Not all success stories of impact science in this book involve multi-national global agreements over decades, like the cases in previous pages on climate change or the ozone layer. The following successful example is more on the power an individual can have. Thus, in a more personal sense, very inspiring. This is the story of Jane Chen and her company “Embrace.”
In 2007, Jane was attending a new course at her MBA in Stanford titled “Entrepreneurial Design for Extreme Affordability.” The course aims to design solutions to problems that otherwise have very expensive solutions. Jane and her group chose to tackle neonatal mortality. The most common cause of death of infants is preterm birth (defined as babies born prematurely before their 37 weeks after conception). There are around 15 million preterm births globally every year. In the developed world, the survival rate is 90%, while in the developing world it is the staggering opposite, 10% survival rate. It is estimated that up to 75% of these babies could survive if supplied constant warmth, breastfeeding, and protection from infections. In fact, in developed countries, the most common treatment is to put the preterm baby in an incubator with a temperature regulator to keep the baby at constant warmth. These are profoundly sad numbers that reflect a very harsh reality that is essentially exclusive to underdeveloped conditions. In fact, one of the signs of development is how quickly neonatal and child mortality improves as countries evolve and can afford better health facilities, as people—especially women—receive better education and as governments can provide better public services[i]. In essence, what Jane set up to do is to break the dependency of infant survivability and poverty. To try to find a very cheap and easy way to dramatically reduce the preventable deaths of millions of babies across the world. No small task.
One of the critical parts of this problem is that incubators are expensive, difficult to handle, need training to use them, they need constant electricity, and also maintenance servicing. Yet, incubators are precisely one of the key resources the developed world uses to save lives of preterm babies. Unfortunately, these devices are luxuries in themselves and the resources they need to work correctly in many parts of the world, as Jane found on her first fact-finding trip to India. They saw rooms with many babies in need of care. If there were incubators, they were sometimes empty, in the corner of the room, turned off, unused. Maybe there is no electricity, or there is a broken piece they can´t replace, or they just haven’t received the proper training to use it. While preparing for this book, this was exactly my experience when I visited the hospital at Kakuma refugee camp, in Kenya, with 180,000 refugees. The main health facility had two incubators and both were unused already for many months, due to some spare part that was missing. Around the world where incubators are missing or unusable, health facilities resort to use blankets or, when there is electricity, light bulbs for warmth, which is dangerous and very inefficient. Keeping the baby with a constant warm temperature easily and cheaply is much harder than it might appear at first.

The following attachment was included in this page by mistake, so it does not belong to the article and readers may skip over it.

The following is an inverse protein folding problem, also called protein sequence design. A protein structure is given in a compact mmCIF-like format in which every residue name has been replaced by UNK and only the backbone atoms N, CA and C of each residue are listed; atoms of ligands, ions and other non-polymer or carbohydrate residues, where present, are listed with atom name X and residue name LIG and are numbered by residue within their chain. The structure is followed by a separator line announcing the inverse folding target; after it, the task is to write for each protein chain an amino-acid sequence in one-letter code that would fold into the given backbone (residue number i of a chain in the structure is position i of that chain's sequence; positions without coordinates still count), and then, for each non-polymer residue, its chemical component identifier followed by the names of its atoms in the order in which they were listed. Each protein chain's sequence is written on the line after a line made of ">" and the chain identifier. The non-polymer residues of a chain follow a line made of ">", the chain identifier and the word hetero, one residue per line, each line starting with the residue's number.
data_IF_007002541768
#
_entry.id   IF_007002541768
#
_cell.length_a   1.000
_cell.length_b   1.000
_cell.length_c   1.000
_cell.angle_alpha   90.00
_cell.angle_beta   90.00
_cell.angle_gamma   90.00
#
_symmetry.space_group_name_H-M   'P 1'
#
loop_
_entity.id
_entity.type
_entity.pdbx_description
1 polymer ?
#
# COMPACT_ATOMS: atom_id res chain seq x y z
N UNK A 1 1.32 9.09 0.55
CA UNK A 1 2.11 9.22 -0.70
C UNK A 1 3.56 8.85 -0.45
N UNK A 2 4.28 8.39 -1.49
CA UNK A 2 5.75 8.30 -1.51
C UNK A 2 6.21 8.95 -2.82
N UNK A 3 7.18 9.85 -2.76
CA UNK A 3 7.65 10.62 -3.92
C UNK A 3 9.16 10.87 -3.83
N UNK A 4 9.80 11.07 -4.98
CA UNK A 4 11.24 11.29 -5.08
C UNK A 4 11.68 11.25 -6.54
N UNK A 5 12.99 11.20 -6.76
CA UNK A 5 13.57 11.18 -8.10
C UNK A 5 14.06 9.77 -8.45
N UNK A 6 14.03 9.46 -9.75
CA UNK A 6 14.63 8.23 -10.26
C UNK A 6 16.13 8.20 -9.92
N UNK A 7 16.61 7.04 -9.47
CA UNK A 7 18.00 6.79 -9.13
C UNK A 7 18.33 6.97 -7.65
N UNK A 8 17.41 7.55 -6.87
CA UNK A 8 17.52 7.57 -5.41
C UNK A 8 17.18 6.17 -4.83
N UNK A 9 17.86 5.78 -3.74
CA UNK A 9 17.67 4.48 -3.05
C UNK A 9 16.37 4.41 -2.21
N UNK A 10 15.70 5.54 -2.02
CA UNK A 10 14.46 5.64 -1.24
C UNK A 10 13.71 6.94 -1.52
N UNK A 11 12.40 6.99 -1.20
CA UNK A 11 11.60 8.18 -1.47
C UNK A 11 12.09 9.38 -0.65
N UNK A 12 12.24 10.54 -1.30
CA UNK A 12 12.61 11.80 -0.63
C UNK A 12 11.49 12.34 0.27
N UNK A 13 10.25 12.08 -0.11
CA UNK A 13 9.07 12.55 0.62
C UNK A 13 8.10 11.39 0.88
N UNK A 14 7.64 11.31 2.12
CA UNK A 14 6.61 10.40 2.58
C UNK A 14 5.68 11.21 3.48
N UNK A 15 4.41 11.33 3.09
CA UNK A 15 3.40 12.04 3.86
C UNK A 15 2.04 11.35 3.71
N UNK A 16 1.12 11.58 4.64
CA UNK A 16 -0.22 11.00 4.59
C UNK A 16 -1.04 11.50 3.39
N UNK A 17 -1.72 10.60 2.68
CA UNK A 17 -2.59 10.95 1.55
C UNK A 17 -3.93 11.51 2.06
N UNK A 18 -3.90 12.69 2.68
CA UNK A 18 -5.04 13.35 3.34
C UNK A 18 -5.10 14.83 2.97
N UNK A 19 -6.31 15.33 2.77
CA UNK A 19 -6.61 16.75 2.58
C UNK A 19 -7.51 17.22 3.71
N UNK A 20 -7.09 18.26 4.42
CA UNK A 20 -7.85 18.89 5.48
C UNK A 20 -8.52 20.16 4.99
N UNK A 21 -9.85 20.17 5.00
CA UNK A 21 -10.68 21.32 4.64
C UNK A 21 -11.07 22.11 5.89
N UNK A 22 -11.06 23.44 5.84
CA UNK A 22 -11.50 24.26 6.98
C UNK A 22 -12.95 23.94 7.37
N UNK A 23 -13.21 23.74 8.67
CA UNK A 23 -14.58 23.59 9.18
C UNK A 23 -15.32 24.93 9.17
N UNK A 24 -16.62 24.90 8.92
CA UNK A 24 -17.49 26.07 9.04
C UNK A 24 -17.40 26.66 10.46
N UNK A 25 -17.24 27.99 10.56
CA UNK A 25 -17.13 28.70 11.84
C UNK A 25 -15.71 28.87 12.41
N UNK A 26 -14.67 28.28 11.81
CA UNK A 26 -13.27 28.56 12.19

In parallel to this life or death challenge, every person who has gone to high school and done basic physics, harbors in their mind the key scientific concept at the core of what Jane and her team built. It is incredibly frustrating to realize, in retrospect, that one has, at the same time, knowledge of such a profound challenge, and knowledge of a solution for it. That’s how I felt when I met Jane a few years ago when I had just told her about this whole idea of impact science. Hopefully, by delaying writing here what that key concept is, I am conveying this very point. There is a key fundamental physical property that all of us know, and that can save the lives of millions of babies. Part of the reason I believe scientists should have a place on the table in seemingly unconnected topics is precisely cases like this one. Although in this case this is a basic one, the tools and factoids of a trained scientist could be applied in very unexpected places.